Jan. 25 (Bloomberg) -- Continental Resources Inc., the biggest petroleum leaseholder in North Dakota’s Bakken Shale field, gained the most in more than two years after reporting production increased 57 percent and reserves grew 39 percent.
Continental rose 11 percent to $82.47 at the close in New York, the highest price since the shares began trading in 2007 and the biggest increase since May 2009. The shares have climbed 42 percent in the past year.
Daily production in the fourth quarter of 2011 rose to 75,219 barrels of oil equivalent, up from 48,034 a year earlier, Enid, Oklahoma-based Continental said in a statement today. Year-to-date production is 80,000 barrels a day. The company is scheduled to report financial results Feb. 22.
Standard & Poor’s raised its rating on Continental’s debt one level to BB+ today, the highest non-investment grade, saying it expects production and reserve growth to continue. North Dakota oil production rose 4.5 percent in a month to a record 509,726 barrels a day in November, according to the state’s Department of Mineral Resources.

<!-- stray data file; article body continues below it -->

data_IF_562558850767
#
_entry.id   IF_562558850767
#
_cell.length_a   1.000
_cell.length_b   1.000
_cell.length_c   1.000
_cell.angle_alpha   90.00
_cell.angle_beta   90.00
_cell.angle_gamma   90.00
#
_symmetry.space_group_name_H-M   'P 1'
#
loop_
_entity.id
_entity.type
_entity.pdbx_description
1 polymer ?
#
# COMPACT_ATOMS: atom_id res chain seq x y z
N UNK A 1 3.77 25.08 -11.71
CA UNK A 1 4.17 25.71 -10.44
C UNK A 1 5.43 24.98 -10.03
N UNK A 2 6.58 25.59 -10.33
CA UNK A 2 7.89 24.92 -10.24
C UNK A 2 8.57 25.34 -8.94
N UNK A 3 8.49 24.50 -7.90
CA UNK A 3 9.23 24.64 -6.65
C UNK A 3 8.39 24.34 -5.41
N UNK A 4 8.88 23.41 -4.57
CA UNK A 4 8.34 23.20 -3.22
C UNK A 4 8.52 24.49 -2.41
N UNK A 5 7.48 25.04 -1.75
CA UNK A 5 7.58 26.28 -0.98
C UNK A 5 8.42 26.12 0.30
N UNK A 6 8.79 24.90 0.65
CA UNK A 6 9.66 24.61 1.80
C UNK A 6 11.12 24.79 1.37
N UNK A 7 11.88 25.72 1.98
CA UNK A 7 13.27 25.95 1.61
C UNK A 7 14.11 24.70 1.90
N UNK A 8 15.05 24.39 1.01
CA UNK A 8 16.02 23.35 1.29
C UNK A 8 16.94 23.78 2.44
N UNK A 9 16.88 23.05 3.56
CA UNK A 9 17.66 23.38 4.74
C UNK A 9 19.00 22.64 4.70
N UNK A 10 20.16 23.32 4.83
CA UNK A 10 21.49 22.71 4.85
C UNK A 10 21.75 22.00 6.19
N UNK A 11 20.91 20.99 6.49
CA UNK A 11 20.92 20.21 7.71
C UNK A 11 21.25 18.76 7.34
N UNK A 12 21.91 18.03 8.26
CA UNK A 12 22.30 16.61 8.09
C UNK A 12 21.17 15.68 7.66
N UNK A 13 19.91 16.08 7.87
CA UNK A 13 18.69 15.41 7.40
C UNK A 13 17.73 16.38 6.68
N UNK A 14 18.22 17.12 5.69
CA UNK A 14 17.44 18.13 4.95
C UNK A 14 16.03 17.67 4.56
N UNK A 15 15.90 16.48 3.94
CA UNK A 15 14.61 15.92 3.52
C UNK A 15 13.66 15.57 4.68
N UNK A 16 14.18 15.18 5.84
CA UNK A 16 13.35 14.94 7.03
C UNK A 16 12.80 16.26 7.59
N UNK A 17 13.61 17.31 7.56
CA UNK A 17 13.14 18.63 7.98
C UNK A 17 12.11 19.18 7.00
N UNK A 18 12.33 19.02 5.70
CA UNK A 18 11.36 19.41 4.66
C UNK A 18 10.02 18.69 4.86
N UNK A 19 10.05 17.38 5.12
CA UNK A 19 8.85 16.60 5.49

Continental’s proved reserves rose to the equivalent of 508 million barrels of oil on results from drilling in the Bakken shale formation and in the Anadarko Woodford region of Oklahoma, according to the statement. Proved reserves rose 39 percent even as gas deposits equivalent to 23.4 million barrels were removed. The company has canceled plans to drill gas wells there before 2014 because of low prices for the fuel, according to the statement.
Continental leases 901,000 acres in North Dakota’s Bakken field, the largest holding, according to Bloomberg Industries. Chairman and Chief Executive Officer Harold Hamm owned 68 percent of the stock as of Nov. 2, according to data compiled by Bloomberg.
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